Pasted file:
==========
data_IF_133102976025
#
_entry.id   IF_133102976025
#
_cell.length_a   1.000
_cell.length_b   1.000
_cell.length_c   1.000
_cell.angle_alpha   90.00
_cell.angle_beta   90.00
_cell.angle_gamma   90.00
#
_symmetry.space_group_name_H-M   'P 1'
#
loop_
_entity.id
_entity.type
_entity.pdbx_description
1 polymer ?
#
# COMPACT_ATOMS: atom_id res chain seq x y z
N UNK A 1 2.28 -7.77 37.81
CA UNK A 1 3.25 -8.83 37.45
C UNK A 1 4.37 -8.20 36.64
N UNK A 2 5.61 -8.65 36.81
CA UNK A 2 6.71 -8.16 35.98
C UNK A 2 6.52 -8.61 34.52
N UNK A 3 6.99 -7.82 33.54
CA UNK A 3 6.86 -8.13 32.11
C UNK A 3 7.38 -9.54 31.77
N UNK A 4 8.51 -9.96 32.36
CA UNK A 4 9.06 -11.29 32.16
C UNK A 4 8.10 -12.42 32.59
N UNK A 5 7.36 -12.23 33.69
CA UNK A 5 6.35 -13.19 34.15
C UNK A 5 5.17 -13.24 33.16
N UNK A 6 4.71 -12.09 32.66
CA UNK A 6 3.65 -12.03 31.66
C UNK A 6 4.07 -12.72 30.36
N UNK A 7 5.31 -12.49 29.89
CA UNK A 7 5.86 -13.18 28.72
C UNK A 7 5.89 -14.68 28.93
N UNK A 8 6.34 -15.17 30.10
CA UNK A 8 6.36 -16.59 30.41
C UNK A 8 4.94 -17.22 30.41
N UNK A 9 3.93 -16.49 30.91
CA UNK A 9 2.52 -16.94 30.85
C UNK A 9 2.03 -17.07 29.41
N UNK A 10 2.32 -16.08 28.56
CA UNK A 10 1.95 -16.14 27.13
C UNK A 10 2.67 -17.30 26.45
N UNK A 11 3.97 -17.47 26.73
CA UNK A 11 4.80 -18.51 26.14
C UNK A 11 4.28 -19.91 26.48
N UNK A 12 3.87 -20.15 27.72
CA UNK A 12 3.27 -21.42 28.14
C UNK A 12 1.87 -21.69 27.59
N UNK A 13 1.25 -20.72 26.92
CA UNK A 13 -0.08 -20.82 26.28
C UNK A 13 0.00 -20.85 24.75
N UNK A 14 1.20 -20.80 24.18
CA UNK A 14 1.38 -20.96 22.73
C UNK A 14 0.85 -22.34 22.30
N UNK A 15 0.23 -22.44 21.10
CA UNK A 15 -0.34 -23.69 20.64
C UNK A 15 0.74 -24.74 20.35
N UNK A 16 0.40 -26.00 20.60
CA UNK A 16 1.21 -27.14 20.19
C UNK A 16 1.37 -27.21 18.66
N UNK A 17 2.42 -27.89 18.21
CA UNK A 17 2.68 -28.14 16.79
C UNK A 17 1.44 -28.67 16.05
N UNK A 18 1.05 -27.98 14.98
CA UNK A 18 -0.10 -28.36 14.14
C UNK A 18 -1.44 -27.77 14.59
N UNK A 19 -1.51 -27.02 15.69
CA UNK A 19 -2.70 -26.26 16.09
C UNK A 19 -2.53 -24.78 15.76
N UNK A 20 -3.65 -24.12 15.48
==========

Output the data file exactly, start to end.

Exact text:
data_IF_133102976025
#
_entry.id   IF_133102976025
#
_cell.length_a   1.000
_cell.length_b   1.000
_cell.length_c   1.000
_cell.angle_alpha   90.00
_cell.angle_beta   90.00
_cell.angle_gamma   90.00
#
_symmetry.space_group_name_H-M   'P 1'
#
loop_
_entity.id
_entity.type
_entity.pdbx_description
1 polymer ?
#
# COMPACT_ATOMS: atom_id res chain seq x y z
N UNK A 1 2.28 -7.77 37.81
CA UNK A 1 3.25 -8.83 37.45
C UNK A 1 4.37 -8.20 36.64
N UNK A 2 5.61 -8.65 36.81
CA UNK A 2 6.71 -8.16 35.98
C UNK A 2 6.52 -8.61 34.52
N UNK A 3 6.99 -7.82 33.54
CA UNK A 3 6.86 -8.13 32.11
C UNK A 3 7.38 -9.54 31.77
N UNK A 4 8.51 -9.96 32.36
CA UNK A 4 9.06 -11.29 32.16
C UNK A 4 8.10 -12.42 32.59
N UNK A 5 7.36 -12.23 33.69
CA UNK A 5 6.35 -13.19 34.15
C UNK A 5 5.17 -13.24 33.16
N UNK A 6 4.71 -12.09 32.66
CA UNK A 6 3.65 -12.03 31.66
C UNK A 6 4.07 -12.72 30.36
N UNK A 7 5.31 -12.49 29.89
CA UNK A 7 5.86 -13.18 28.72
C UNK A 7 5.89 -14.68 28.93
N UNK A 8 6.34 -15.17 30.10
CA UNK A 8 6.36 -16.59 30.41
C UNK A 8 4.94 -17.22 30.41
N UNK A 9 3.93 -16.49 30.91
CA UNK A 9 2.52 -16.94 30.85
C UNK A 9 2.03 -17.07 29.41
N UNK A 10 2.32 -16.08 28.56
CA UNK A 10 1.95 -16.14 27.13
C UNK A 10 2.67 -17.30 26.45
N UNK A 11 3.97 -17.47 26.73
CA UNK A 11 4.80 -18.51 26.14
C UNK A 11 4.28 -19.91 26.48
N UNK A 12 3.87 -20.15 27.72
CA UNK A 12 3.27 -21.42 28.14
C UNK A 12 1.87 -21.69 27.59
N UNK A 13 1.25 -20.72 26.92
CA UNK A 13 -0.08 -20.82 26.28
C UNK A 13 0.00 -20.85 24.75
N UNK A 14 1.20 -20.80 24.18
CA UNK A 14 1.38 -20.96 22.73
C UNK A 14 0.85 -22.34 22.30
N UNK A 15 0.23 -22.44 21.10
CA UNK A 15 -0.34 -23.69 20.64
C UNK A 15 0.74 -24.74 20.35
N UNK A 16 0.40 -26.00 20.60
CA UNK A 16 1.21 -27.14 20.19
C UNK A 16 1.37 -27.21 18.66
N UNK A 17 2.42 -27.89 18.21
CA UNK A 17 2.68 -28.14 16.79
C UNK A 17 1.44 -28.67 16.05
N UNK A 18 1.05 -27.98 14.98
CA UNK A 18 -0.10 -28.36 14.14
C UNK A 18 -1.44 -27.77 14.59
N UNK A 19 -1.51 -27.02 15.69
CA UNK A 19 -2.70 -26.26 16.09
C UNK A 19 -2.53 -24.78 15.76
N UNK A 20 -3.65 -24.12 15.48